Alex Rose

One man can make a difference

The given heading is attributed to Jacqueline Kennedy Onassis with the suffix quote “and every man should try.” Tragically, this seems to have eluded the entire present day Knesset membership. Nor has one other piece of wisdom; ” Insanity is doing the same thing over and over and expecting a different result” [Professor Albert Einstein].

Not only did the Knesset use the identical electoral format 3 times obtaining a negative consequence, but are even contemplating a 4th attempt with no revision. And still, not a single voice calling for electoral reform preceding the 4th election attempt.

Moshe Dann writing in the Jerusalem Post of November 9, 2019 asks the pertinent question, “Is Israel a Democracy?” He answers that it essentially is, except that there are major flaws in its political and electoral systems. In this, he points to the fact that votes of parties that do not pass the threshold are discarded, and members of Knesset are not accountable to voters. In other words, Israel suffers from having a parliamentary system of democracy as opposed to a representative democracy.

Interestingly, Moshe Dann feels that this explains why so many Israelis [roughly one-third] don’t bother to vote. In recent times, surprisingly, we have observed that this includes right wing “settlers”. His observation is that Israeli elections are meaningless because they are more about personalities, rather than policies, superficial and not substantial.

He rightfully observed that the politicians who become ministers are usually not experts in the subject of their position and thus have to rely on an experienced staff. At the time of writing, Dann considered the real government to be run by the “deep state” bureaucrats by way of directors general of ministries and professionals, who provide continuity and expertise, but are unaccountable.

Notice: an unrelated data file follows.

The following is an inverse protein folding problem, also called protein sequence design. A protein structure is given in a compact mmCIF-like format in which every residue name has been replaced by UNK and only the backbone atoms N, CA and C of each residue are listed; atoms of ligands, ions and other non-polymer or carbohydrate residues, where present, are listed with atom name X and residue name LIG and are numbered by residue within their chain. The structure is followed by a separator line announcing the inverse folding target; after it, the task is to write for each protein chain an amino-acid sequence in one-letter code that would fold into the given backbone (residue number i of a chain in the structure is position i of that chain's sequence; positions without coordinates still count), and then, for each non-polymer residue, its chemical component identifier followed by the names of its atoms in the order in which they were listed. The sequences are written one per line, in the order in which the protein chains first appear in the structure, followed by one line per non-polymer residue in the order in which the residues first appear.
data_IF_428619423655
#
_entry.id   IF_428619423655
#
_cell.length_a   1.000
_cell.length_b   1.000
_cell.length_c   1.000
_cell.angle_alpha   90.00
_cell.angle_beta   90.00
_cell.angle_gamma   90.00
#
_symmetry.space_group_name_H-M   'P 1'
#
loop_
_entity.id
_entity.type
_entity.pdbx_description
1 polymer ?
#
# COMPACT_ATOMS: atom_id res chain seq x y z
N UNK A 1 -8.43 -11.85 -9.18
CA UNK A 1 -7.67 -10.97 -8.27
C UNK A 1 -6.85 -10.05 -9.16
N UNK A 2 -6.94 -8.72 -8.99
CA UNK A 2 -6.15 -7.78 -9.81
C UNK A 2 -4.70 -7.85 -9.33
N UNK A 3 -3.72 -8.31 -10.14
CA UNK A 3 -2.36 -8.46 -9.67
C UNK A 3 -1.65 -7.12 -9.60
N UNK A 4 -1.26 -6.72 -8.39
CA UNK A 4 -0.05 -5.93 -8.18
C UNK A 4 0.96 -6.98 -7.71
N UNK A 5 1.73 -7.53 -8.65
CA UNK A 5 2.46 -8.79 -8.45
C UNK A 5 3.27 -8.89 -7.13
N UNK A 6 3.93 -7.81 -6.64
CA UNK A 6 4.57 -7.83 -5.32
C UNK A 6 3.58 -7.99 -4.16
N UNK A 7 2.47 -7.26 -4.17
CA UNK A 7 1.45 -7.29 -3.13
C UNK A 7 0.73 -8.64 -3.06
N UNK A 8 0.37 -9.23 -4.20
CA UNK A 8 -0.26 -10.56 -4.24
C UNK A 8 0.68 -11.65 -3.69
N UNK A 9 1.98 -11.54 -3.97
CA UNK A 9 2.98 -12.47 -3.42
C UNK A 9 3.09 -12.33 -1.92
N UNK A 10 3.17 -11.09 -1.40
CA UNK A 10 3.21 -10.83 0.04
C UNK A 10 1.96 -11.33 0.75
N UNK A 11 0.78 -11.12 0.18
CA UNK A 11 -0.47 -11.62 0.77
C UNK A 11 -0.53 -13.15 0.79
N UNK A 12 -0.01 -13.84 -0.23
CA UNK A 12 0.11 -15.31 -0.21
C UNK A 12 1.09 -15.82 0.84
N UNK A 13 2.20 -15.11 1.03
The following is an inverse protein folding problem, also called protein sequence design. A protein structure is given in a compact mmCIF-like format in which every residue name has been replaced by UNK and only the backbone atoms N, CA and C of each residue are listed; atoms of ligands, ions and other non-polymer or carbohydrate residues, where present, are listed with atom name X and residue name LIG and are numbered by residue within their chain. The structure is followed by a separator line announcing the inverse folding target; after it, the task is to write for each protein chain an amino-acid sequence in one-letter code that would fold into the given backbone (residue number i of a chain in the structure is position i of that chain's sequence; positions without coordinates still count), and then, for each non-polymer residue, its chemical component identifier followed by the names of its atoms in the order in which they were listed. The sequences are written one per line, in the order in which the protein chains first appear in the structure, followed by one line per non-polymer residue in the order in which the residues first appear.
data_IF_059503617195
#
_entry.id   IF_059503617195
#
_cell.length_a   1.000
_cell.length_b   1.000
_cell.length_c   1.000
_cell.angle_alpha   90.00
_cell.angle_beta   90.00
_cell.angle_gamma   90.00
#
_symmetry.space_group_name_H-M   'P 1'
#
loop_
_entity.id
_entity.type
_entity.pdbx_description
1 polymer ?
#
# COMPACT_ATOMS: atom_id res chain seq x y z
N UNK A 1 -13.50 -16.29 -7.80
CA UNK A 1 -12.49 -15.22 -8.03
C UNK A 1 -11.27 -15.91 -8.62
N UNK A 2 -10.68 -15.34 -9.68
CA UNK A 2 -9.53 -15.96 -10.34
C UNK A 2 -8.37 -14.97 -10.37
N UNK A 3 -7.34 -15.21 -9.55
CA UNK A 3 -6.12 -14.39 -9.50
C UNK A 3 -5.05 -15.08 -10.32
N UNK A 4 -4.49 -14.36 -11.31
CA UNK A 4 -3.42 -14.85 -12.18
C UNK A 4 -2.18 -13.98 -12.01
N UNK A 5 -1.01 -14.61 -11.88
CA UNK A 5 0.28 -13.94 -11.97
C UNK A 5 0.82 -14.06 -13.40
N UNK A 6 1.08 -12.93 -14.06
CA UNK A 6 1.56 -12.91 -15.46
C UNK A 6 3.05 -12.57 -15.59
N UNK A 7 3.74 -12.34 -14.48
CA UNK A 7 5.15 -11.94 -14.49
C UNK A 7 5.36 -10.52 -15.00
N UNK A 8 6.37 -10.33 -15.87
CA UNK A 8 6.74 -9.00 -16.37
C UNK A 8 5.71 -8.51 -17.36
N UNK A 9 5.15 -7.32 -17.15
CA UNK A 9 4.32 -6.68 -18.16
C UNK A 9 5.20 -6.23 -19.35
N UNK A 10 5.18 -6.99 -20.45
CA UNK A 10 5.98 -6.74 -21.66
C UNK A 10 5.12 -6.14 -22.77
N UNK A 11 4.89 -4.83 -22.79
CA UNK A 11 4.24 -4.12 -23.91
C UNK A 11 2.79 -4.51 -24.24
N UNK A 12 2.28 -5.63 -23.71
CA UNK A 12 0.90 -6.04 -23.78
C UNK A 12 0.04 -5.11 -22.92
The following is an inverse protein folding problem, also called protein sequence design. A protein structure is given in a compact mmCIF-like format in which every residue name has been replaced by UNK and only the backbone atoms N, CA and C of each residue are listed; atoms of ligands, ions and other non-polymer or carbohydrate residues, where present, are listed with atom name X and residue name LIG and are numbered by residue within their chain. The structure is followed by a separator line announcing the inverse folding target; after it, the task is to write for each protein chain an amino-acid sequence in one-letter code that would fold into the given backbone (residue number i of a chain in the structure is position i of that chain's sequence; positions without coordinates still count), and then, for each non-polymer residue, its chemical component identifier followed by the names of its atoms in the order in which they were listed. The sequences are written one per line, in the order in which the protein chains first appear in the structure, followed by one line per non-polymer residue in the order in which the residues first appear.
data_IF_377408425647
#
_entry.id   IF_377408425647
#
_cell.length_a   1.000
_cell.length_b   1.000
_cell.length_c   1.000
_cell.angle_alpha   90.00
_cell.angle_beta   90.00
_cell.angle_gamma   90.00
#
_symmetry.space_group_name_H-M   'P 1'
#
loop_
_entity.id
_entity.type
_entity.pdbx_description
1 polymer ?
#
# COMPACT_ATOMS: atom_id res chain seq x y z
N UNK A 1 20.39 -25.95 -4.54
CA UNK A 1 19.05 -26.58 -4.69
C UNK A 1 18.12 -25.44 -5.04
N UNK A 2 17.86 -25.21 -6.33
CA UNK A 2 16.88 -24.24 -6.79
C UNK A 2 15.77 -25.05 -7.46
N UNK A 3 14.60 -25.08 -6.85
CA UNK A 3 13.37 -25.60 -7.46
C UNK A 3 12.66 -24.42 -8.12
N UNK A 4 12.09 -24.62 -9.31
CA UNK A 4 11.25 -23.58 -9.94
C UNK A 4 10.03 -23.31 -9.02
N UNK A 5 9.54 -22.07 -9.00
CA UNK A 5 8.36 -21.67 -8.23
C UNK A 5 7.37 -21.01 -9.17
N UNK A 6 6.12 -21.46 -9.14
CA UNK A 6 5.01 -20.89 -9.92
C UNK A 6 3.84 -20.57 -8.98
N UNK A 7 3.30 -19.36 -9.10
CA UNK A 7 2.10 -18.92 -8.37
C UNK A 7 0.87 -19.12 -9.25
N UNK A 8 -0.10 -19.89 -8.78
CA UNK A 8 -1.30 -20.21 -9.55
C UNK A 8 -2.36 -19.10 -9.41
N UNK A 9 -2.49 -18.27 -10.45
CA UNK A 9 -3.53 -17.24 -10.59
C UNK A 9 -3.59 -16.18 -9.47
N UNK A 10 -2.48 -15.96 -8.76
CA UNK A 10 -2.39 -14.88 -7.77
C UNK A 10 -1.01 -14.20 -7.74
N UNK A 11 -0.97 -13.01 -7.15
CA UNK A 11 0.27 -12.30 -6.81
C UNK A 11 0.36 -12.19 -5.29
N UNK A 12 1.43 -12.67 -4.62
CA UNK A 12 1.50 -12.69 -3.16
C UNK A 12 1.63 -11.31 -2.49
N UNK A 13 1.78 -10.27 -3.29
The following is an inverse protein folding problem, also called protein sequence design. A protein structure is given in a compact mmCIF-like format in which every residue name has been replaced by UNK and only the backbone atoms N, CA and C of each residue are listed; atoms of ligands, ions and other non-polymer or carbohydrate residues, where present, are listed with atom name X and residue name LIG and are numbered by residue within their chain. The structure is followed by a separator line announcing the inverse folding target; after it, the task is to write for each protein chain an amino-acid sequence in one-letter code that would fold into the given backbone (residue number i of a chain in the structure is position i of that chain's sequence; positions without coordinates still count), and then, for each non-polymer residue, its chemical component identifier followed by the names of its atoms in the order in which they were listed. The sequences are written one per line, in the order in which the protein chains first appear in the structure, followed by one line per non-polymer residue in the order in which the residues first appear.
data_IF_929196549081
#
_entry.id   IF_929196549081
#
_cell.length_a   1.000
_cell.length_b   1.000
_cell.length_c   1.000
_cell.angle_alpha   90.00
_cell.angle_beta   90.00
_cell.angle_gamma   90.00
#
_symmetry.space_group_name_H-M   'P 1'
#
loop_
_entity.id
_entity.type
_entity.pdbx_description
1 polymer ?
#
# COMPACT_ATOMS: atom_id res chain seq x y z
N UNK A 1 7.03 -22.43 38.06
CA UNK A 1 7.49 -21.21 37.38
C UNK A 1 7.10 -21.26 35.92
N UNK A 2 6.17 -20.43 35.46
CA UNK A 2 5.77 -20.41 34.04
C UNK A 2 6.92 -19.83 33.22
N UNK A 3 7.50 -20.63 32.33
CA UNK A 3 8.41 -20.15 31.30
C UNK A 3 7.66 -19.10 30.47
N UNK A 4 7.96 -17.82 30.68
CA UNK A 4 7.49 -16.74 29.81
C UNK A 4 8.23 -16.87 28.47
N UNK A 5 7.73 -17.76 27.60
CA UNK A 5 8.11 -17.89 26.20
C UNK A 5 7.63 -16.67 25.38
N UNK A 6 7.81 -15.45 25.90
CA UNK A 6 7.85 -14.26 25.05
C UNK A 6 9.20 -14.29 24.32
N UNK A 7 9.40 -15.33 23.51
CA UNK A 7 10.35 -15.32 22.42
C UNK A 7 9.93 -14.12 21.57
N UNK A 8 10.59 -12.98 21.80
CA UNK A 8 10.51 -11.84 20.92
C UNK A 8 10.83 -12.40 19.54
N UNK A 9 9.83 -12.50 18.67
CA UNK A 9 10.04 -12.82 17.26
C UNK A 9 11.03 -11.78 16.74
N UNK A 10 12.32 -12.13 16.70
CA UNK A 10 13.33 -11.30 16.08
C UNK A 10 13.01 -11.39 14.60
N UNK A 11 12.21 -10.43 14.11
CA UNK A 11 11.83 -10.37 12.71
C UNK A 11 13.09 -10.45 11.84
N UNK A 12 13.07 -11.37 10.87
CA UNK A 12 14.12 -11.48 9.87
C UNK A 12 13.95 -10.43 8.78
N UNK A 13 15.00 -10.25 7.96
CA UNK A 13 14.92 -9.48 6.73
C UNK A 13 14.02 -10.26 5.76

Now, in a true democracy, institutions are meant to serve the people and provide cohesion. This is the very basis of national identity and national unity. Given that Israeli voters have no direct access to Knesset members, they mostly have little or no way of exercising any influence in the proceedings, thus denying the very fabric of representative democracy.

Almost akin to a prophet, Moshe Dann stated, “As long as Israel’s flawed system exists, elections will end in stalemates, preventing stability and undermining national cohesion.” Time and again, the failure to form a ruling coalition, which represents a majority of voters, is obviously the fault of Israel’s political system. Consider, in brief, past history:

[a] What facilitated the infamous Oslo Accords [1993-1995]? At the time Yitzhak Rabin was the PM of a Labor Party-led minority coalition. By bribing two MKs from the right-wing opposition, a single vote. Israel’s warped judicial and legal system did not even protest this highly unethical, if not illegal act. Despite the Likud winning the 1996 election, PM Netanyahu could not revise the Oslo Accords signed and implemented by Rabin.
[b] Ehud Barak became the PM of a 1999Labor-led coalition. As a measure of its worth, two years later Arafat unleashed the most violent terrorist attacks in Israel’s then history, known as the “Second Intifada.” The result – 1,000 Israeli lives and numerous more maimed and wounded. In 2001, Ariel Sharon’s Likud succeeded in defeating it in an election.
[c] In 2005, Sharon literally crossed the Knesset floor to facilitate his unsavory plan of unilateral withdrawal from the Gaza Strip and 4 Jewish communities in Samaria. Without any electoral process, he was able to form the Kadima Party supported by the labor Party.
[d] Sharon died in 2006 and was replaced by Ehud Olmert. Under his watch, Kadima won the next election. With the 1st Lebanese War, the party declined. Olmert was convicted of corruption and imprisoned in 2014, the party terminated in 2015, all symptomatic of compromise and corruption.

Moshe Dann very wisely recommended the formation of a Knesset committee to engage in electoral reform. This could take the form of open sessions, followed by publication in the media. The Knesset could implement changes, thus revitalizing Israel’s democracy. Of course, he acknowledged that it was overdue and proposed immediate commencement. Why did this not happen?